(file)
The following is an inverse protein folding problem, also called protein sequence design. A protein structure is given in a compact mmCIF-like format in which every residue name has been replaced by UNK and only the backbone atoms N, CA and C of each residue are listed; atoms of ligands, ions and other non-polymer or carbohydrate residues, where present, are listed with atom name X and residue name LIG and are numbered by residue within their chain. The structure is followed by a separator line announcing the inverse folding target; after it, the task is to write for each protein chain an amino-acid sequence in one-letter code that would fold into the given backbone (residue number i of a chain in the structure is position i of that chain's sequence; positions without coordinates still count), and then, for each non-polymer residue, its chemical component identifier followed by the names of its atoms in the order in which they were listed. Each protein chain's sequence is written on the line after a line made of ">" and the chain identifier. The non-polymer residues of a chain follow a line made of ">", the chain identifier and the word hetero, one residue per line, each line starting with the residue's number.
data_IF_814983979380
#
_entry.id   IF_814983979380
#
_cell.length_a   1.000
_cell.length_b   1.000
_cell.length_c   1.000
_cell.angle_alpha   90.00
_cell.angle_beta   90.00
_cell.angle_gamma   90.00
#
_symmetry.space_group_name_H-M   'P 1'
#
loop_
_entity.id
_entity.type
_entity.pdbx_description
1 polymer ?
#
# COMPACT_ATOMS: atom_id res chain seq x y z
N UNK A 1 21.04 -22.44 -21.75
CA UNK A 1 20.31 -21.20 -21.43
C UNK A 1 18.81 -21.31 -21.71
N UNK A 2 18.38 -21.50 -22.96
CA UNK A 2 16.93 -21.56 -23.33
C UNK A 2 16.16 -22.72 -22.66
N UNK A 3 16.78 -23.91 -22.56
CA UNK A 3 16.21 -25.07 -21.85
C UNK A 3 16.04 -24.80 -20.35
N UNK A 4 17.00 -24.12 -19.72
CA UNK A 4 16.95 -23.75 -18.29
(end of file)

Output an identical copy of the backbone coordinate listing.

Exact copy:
The following is an inverse protein folding problem, also called protein sequence design. A protein structure is given in a compact mmCIF-like format in which every residue name has been replaced by UNK and only the backbone atoms N, CA and C of each residue are listed; atoms of ligands, ions and other non-polymer or carbohydrate residues, where present, are listed with atom name X and residue name LIG and are numbered by residue within their chain. The structure is followed by a separator line announcing the inverse folding target; after it, the task is to write for each protein chain an amino-acid sequence in one-letter code that would fold into the given backbone (residue number i of a chain in the structure is position i of that chain's sequence; positions without coordinates still count), and then, for each non-polymer residue, its chemical component identifier followed by the names of its atoms in the order in which they were listed. Each protein chain's sequence is written on the line after a line made of ">" and the chain identifier. The non-polymer residues of a chain follow a line made of ">", the chain identifier and the word hetero, one residue per line, each line starting with the residue's number.
data_IF_814983979380
#
_entry.id   IF_814983979380
#
_cell.length_a   1.000
_cell.length_b   1.000
_cell.length_c   1.000
_cell.angle_alpha   90.00
_cell.angle_beta   90.00
_cell.angle_gamma   90.00
#
_symmetry.space_group_name_H-M   'P 1'
#
loop_
_entity.id
_entity.type
_entity.pdbx_description
1 polymer ?
#
# COMPACT_ATOMS: atom_id res chain seq x y z
N UNK A 1 21.04 -22.44 -21.75
CA UNK A 1 20.31 -21.20 -21.43
C UNK A 1 18.81 -21.31 -21.71
N UNK A 2 18.38 -21.50 -22.96
CA UNK A 2 16.93 -21.56 -23.33
C UNK A 2 16.16 -22.72 -22.66
N UNK A 3 16.78 -23.91 -22.56
CA UNK A 3 16.21 -25.07 -21.85
C UNK A 3 16.04 -24.80 -20.35
N UNK A 4 17.00 -24.12 -19.72
CA UNK A 4 16.95 -23.75 -18.29